DRT Library Hosts the Texas Map Society
Last Friday, April 3, the Alamo and the DRT Library hosted members of the Texas Map Society as part of the organization’s three-day spring meeting in San Antonio. Attendees viewed some of the historic maps of Texas in the library’s collections, including:
Abraham Ortelius, Hispaniae Novae, 1579: Hispaniae Novae sivae magnae recens et vera descriptio is from an edition of Ortelius’s Theatrum orbis terrarum. This work is generally considered to be the first modern atlas because it was the first standardized compilation of printed maps to show contemporary, rather than classical, information.
John Senex, A Map of Louisiana and of the River Mississipi, from A New General Atlas, Containing a Geographical & Historical Account of All the Empires, Kingdoms, and Other Dominions of the World, 1719: John Senex published this copy of an important map prepared in 1718 by the French cartographer Guillaume Delisle, one of a number of versions of Delisle’s works issued. The Delisle map, reflected in this Senex copy of it, was the earliest to show the beginnings of the shape of Texas as we know it and to use a variation of the name Texas, in identifying Mission de los Tiejas in east Texas on the Trinity River.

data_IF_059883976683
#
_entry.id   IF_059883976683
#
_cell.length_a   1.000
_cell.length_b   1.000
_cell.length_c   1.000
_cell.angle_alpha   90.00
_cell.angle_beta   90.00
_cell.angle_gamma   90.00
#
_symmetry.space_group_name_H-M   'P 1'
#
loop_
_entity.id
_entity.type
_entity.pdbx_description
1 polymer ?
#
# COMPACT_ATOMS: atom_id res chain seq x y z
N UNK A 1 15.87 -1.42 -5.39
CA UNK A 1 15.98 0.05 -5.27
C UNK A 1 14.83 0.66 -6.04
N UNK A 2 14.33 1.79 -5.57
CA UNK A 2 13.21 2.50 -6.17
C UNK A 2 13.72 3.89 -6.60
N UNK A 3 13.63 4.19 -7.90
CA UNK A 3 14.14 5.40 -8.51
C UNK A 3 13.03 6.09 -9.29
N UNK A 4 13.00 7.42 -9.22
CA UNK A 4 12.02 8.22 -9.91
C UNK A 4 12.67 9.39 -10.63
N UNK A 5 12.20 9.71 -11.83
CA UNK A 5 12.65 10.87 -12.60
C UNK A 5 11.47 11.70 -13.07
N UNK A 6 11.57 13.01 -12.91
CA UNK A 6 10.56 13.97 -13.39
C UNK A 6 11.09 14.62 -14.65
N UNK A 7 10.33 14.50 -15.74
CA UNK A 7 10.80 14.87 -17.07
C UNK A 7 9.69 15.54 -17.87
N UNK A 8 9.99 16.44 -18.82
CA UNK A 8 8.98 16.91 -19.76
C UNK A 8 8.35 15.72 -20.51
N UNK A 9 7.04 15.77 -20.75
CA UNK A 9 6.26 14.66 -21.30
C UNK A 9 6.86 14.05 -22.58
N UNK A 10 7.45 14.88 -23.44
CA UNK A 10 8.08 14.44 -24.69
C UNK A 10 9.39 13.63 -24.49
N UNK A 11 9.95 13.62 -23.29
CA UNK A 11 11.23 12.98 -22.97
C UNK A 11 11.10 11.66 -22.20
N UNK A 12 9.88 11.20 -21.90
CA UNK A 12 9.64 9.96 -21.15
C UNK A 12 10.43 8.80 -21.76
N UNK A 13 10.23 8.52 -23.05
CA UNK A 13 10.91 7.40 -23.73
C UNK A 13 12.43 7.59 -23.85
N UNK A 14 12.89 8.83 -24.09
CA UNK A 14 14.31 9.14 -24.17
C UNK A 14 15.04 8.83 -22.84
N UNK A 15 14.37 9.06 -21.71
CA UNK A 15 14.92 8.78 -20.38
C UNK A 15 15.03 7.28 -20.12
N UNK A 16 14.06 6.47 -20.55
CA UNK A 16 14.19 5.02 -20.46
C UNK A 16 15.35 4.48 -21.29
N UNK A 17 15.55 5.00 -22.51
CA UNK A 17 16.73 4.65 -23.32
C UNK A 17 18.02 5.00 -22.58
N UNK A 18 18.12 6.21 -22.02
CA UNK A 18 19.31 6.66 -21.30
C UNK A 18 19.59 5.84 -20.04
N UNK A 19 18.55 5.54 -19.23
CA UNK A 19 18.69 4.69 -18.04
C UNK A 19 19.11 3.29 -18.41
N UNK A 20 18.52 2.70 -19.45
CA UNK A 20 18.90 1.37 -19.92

Mapa de los Estados Unidos Mejicanos, 1837: Published in Paris by a man known only as Rosa, this map is an exceptionally rare European version of what is considered to be one of the most significant maps of nineteenth-century Mexico, Texas, and the southwestern United States. The document played a role in the convoluted development of John Disturnell’s treaty map showing the final boundary between the United States and Mexico after the Mexican-American War (1846-1848).
Stephen F. Austin, A Map of Austin’s Colony & Adjacent Country in Texas Drawn Principally from Actual Survey by Stephen F. Austin, 1820s: This is an early example of Austin’s Texas maps based on Mexican cartographic efforts and information provided by surveyors and residents.
Attendees also enjoyed a light dinner on the Alamo grounds and a self-guided audio tour of the complex. The evening concluded with a presentation by Dr. Bruce Winders, Alamo historian and curator. He spoke about his personal collection of nineteenth-century school atlases and what these materials reveal about Americans’ perceptions of Texas at that time.